Learn, Love, Legislate
Dear RFK Friends, (RFK = Raaga’s Fun Kitchen)
Homelessness. Living on the streets. Or in a car. Or off of someone’s couch or basement, knowing that they may lose the roof over their head, any day. JOIN Portland is an organization committed to addressing homelessness by transitioning them into permanent housing. They are hosting their annual fundraiser, Hullabaloo, this month.
Homelessness is not easy under normal circumstances. Add in extreme weather and wildfires, social unrest, and a once in a century pandemic, things get untenable for our most vulnerable neighbors. Times of devastation like this reaffirm and remind me why I am passionate about fundraising, to end homelessness. I made it my goal to raise at least $1000 for JOIN’s Hullabaloo. As a token of my appreciation for your donations and support, I will be delivering you an RFK special lunch on the weekend of 09/26.
Here’s the link to donate to this cause: (Company matching available from most local employers)
If you would like to fundraise on your own for this great cause, please join my team- Raaga’s Fun Kitchen– on Join’s fundraising page! Please reach out to me for more information on how to do that! Please donate generously, and help the homeless lead a life of safety, dignity and respect during these testing times. Thanks for your time!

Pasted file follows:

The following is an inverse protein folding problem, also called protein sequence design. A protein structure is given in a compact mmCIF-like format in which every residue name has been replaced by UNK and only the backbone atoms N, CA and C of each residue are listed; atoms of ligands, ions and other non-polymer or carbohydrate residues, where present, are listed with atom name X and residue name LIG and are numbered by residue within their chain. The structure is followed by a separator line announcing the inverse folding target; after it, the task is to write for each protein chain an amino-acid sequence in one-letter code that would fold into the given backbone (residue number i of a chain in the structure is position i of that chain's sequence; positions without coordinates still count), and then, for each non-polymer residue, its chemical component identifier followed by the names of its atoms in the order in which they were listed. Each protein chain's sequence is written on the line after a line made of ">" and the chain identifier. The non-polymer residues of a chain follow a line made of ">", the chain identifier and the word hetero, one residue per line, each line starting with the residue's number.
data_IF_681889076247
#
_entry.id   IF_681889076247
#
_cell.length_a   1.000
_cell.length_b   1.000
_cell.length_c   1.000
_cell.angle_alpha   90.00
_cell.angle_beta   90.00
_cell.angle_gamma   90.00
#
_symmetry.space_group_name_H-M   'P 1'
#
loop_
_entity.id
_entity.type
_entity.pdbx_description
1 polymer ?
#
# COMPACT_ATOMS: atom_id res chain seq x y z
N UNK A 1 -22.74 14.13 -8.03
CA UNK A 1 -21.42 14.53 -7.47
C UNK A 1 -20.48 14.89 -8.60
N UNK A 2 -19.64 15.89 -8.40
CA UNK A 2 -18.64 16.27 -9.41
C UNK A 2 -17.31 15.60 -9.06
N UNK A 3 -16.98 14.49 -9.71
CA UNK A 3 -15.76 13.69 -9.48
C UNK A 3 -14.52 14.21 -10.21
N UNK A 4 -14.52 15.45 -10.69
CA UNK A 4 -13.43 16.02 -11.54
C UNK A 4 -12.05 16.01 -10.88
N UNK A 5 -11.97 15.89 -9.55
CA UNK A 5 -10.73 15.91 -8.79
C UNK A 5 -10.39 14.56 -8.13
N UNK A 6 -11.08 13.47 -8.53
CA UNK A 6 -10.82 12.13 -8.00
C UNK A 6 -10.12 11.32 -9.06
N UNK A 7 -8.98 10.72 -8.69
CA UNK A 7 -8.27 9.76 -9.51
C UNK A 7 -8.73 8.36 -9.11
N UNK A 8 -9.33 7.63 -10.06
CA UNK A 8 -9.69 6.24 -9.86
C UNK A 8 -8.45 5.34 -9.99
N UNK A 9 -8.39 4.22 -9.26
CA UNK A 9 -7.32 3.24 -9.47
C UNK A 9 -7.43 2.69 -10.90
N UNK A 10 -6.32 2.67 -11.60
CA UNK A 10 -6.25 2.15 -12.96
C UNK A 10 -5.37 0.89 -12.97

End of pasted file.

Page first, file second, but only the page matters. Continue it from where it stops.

Social isolation can be very boring, right? Imagine if you could travel across the country and meet some new people, while staying safe and in quarantine. Well, we all know that that’s not possible! However, on Friday, May 1st, I got to do just that! I had the amazing opportunity to call into the zoom session of a Fifth grade class of Lorraine Elementary in Buffalo, New York, and talk about my experience of being Oregon’s Kid Governor. It definitely is a silver lining of the pandemic. If it weren’t for COVID-19, such an adventure would not even cross my mind!
It was really nice of Ms.Costanzo, the fifth grade teacher to invite me to talk to her class. It was a special occasion, because Mary Beth Herkert grew up in Buffalo, and she and Ms. Costanzo had known each other practically since birth. Ms Costanzo was very warm and welcoming. The students in her class were just like any other fifth graders doing online lessons- asking questions, goofing around, and going about their day.
Ms Costanzo showed her class my campaign video, and then let me introduce myself. I gave a brief description of how I heard about the kid governor program, what it takes to become one, and what I have been doing in my role as kid governor, especially during these unprecedented quarantine times.